Beyond being horrified by stories of Taliban militants beating a 6-year-old girl for carrying a notebook, as reported by Newhouse News Service, and warning a classroom of girls in an underground school that they would be burned alive if they returned the next day, as related in U.S. News & World Report, Americans are pained by the simple reality that any government would ban school for girls.
Afghanistan is moving beyond the Taliban, but schooling may remain inaccessible not only to many of its girls, but to their brothers. Around the world, 125 million children 6 to 11 years old are out of school, most because of a lack of school buildings, textbooks and qualified teachers as well as inability to pay for school fees, uniforms and transportation. Girls, who make up two-thirds of the unschooled children, are also held back by cultural pressures, parental fear for their security, and a lack of female teachers and bathroom facilities.
In Afghanistan, education was hard to get even before the Taliban regime: in 1996, 90 percent of girls and nearly two-thirds of boys were not going to school. In Pakistan, the all-male madrassas, fundamentalist Islamic schools, prosper because less than 2 percent of the nation's gross domestic product is devoted to public education. In 12 nations in sub-Saharan Africa, fewer than half of 8-year-olds are enrolled in school.
If the world really wants Afghanistan to reinvent itself as a stable and functional nation, it must help Afghans assure education for their children. And at the same time, the United States and other wealthy nations should seize the moment to get all of the world's children into school.
The goal of universal education is not solely a Western aspiration. In Dakar, Senegal, in 2000, 180 nations committed to the goal of universal education by 2015 for boys and girls. They included Iran, Iraq, Syria, Saudi Arabia, Pakistan, Indonesia and most of the other nations of Africa, South Asia and Latin America. Leaders trying to develop their nations' economies know the advantages. Not only does each year of schooling in the poorest nations raise people's earning power by 10 to 20 percent, but recent research also demonstrates that girls' education leads to smaller, healthier families.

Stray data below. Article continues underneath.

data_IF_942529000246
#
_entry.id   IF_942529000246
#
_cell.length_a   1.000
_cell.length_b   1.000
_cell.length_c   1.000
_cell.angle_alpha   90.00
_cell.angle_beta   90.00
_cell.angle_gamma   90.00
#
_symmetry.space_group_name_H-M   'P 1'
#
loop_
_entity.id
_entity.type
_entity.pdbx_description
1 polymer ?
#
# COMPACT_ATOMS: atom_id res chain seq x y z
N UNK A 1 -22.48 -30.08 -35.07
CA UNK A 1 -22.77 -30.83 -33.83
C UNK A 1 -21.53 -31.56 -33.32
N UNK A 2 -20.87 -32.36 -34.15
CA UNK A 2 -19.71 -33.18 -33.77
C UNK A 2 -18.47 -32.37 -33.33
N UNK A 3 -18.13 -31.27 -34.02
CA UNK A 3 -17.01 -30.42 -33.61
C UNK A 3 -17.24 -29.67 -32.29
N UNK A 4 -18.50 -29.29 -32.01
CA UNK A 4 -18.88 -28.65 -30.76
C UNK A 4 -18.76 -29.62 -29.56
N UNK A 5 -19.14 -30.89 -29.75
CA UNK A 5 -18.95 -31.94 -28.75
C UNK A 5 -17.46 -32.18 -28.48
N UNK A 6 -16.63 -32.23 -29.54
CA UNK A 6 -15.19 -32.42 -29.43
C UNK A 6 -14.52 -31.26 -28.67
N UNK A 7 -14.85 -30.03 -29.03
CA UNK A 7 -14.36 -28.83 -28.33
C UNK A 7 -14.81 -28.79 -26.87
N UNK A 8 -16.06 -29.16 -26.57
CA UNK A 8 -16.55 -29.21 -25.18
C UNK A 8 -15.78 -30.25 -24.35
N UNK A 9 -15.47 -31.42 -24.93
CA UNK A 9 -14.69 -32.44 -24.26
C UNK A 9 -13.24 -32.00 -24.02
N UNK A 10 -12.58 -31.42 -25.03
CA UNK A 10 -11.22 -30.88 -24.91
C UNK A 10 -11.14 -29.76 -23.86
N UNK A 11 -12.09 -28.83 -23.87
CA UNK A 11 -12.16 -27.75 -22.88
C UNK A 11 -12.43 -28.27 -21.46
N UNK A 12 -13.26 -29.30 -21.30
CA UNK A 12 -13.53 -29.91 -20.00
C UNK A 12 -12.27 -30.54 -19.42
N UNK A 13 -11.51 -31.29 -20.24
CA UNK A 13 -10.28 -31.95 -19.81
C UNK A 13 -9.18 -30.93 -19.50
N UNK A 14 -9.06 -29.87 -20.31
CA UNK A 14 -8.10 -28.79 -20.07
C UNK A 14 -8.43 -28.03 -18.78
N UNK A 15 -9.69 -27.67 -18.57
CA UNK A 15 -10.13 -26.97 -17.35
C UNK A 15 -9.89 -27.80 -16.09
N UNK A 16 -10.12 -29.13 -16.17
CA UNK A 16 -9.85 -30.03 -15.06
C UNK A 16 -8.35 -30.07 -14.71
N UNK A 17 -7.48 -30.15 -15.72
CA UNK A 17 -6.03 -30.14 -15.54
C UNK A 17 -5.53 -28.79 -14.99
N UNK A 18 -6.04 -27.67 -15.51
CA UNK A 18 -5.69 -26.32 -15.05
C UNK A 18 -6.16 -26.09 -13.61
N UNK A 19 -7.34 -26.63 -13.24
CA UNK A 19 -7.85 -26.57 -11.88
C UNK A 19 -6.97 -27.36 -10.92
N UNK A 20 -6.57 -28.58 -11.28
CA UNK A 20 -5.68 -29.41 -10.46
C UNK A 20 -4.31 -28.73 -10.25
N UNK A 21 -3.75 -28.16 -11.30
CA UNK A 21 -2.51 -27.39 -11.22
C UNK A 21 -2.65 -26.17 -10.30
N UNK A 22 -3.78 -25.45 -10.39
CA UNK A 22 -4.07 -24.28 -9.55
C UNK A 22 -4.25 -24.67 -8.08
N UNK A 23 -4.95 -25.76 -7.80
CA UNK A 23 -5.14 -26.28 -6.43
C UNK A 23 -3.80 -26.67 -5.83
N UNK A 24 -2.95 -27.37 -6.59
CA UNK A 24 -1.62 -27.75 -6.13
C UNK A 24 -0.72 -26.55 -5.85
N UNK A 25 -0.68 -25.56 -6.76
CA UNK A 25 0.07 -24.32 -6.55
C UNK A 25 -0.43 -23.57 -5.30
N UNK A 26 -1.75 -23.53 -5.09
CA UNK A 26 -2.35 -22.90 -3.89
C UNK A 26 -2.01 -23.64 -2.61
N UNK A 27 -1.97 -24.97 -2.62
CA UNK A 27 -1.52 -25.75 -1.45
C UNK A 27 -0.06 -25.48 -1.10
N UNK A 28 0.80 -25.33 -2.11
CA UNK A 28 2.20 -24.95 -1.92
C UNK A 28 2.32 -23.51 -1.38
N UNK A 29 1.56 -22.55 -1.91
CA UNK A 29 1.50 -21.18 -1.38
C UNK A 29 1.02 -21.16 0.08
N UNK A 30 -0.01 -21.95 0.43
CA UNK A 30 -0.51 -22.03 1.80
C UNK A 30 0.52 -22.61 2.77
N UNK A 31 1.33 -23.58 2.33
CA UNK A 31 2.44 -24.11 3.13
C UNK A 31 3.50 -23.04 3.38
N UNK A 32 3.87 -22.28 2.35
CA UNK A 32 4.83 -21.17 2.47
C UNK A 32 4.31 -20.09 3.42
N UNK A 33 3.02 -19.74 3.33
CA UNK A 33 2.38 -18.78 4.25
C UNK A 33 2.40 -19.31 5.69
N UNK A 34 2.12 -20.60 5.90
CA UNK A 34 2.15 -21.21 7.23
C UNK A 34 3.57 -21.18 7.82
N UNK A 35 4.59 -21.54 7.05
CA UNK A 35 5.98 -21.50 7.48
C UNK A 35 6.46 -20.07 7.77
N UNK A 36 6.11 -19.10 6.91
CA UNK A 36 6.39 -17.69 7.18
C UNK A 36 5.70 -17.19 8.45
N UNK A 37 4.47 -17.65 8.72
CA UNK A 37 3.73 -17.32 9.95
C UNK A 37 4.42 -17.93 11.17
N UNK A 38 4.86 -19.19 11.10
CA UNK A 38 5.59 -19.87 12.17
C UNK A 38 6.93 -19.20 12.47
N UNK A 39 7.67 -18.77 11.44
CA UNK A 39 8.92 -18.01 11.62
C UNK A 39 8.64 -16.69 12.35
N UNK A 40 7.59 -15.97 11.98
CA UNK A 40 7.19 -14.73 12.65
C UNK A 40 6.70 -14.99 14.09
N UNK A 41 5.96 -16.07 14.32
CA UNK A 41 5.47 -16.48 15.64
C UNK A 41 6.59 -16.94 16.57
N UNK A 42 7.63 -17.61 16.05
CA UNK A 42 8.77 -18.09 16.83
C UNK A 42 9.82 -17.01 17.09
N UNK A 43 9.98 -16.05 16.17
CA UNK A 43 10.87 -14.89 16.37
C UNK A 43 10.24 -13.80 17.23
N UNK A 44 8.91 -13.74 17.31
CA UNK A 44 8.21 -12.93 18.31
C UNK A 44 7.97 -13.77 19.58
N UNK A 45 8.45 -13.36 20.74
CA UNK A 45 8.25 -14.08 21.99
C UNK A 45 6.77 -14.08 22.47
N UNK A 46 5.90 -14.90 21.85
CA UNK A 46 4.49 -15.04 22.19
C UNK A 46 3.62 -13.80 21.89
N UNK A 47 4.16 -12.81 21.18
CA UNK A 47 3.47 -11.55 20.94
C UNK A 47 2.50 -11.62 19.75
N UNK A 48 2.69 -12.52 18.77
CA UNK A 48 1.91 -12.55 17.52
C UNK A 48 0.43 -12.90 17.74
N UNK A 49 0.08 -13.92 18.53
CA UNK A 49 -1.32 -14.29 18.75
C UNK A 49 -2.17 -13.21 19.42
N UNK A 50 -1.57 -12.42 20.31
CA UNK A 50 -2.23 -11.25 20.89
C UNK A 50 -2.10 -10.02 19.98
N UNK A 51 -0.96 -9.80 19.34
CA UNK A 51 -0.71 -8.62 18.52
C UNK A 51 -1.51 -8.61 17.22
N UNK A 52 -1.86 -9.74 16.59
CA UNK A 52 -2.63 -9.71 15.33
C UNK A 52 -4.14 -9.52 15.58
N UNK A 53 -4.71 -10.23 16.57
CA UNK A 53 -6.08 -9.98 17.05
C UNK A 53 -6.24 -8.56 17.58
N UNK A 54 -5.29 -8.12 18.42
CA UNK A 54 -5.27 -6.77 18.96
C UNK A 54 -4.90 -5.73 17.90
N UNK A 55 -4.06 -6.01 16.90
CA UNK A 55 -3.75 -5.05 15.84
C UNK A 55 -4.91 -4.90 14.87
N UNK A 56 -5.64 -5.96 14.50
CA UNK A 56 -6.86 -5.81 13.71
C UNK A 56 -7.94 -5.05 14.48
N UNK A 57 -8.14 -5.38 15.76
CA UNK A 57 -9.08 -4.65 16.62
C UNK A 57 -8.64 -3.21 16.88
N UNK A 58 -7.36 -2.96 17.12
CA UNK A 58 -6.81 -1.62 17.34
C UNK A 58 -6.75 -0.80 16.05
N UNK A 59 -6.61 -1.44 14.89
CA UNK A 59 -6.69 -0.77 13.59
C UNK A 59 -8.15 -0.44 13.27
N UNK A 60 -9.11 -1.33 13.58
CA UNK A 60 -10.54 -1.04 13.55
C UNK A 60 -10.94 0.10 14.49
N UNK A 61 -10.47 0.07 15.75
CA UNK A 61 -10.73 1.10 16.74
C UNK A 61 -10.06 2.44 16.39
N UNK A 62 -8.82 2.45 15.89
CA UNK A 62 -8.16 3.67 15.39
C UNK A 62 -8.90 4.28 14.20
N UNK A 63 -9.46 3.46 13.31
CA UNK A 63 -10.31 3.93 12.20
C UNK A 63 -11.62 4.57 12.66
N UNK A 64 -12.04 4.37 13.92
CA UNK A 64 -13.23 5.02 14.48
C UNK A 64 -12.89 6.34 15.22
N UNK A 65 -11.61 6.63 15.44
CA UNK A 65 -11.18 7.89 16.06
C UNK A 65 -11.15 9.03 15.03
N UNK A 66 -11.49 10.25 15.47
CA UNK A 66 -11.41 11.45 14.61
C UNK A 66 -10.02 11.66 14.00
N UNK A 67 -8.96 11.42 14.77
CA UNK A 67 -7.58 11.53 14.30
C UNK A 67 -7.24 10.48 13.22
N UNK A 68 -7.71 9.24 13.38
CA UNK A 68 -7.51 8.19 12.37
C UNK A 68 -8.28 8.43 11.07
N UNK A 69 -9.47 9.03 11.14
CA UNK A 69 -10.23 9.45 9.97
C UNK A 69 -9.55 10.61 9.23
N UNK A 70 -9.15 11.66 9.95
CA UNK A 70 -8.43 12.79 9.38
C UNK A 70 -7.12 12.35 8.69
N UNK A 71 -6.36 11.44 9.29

The cause of universal education is stunningly neglected. The United Nations Children's Fund estimates that an additional $9.1 billion would be needed each year to reach the goal set for 2015. That is probably understated. Total American spending on education in poor countries is only $150 million to $200 million a year.
Congress and the president should raise our commitment to basic education to $1 billion a year and challenge the rest of the world to match us proportionally. This help would be most effective if it was accompanied by more American and international financing to reduce hunger, poverty and the spread of AIDS. We should also call on the World Bank and the United Nations to work with the rich and poor countries on a coordinated global program for basic education. It should lay out responsibilities for all countries in promoting basic education. It should introduce peer review boards to evaluate the education plans of the nations receiving aid.
We cannot count on education to end the threat of terrorism; indeed, many of the suicide hijackers of Sept. 11 were highly educated. However, a major American commitment to achieving universal education would give millions of poor children more hope and greater opportunities for choosing constructive futures. It would also be a profound demonstration of our heart and humanity at a time when we are so confounded by those who cheer acts of violence against us.